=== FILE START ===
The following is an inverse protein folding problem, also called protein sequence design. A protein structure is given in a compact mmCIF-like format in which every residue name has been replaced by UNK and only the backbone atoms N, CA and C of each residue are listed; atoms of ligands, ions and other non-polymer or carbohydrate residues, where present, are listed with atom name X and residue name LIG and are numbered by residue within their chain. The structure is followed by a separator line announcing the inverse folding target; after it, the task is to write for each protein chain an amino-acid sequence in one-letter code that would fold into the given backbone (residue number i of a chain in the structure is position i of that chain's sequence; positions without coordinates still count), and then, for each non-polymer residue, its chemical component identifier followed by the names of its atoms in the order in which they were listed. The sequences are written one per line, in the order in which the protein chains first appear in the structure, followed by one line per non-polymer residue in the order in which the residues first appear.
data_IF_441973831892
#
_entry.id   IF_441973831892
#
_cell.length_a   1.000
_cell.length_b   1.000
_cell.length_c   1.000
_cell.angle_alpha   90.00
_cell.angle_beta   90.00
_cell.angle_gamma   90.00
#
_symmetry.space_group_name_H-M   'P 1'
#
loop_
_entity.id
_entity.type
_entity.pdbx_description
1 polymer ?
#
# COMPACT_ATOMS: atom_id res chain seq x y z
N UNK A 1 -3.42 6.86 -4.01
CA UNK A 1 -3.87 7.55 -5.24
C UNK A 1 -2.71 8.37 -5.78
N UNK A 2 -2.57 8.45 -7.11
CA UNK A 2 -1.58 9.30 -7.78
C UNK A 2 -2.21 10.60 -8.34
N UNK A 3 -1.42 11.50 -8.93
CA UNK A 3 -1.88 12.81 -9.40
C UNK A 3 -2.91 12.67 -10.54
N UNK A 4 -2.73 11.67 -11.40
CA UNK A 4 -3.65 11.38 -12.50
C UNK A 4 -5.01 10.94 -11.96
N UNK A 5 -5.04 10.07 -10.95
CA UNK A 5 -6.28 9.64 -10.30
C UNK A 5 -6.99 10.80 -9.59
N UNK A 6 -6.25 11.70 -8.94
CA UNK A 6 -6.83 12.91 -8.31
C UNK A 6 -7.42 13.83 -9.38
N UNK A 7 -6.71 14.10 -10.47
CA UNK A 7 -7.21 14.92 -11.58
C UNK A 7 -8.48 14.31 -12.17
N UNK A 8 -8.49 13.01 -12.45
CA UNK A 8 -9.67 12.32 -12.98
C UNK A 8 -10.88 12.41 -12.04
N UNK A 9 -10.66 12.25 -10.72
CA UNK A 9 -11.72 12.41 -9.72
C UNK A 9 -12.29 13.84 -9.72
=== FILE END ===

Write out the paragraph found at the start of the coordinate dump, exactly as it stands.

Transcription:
The following is an inverse protein folding problem, also called protein sequence design. A protein structure is given in a compact mmCIF-like format in which every residue name has been replaced by UNK and only the backbone atoms N, CA and C of each residue are listed; atoms of ligands, ions and other non-polymer or carbohydrate residues, where present, are listed with atom name X and residue name LIG and are numbered by residue within their chain. The structure is followed by a separator line announcing the inverse folding target; after it, the task is to write for each protein chain an amino-acid sequence in one-letter code that would fold into the given backbone (residue number i of a chain in the structure is position i of that chain's sequence; positions without coordinates still count), and then, for each non-polymer residue, its chemical component identifier followed by the names of its atoms in the order in which they were listed. The sequences are written one per line, in the order in which the protein chains first appear in the structure, followed by one line per non-polymer residue in the order in which the residues first appear.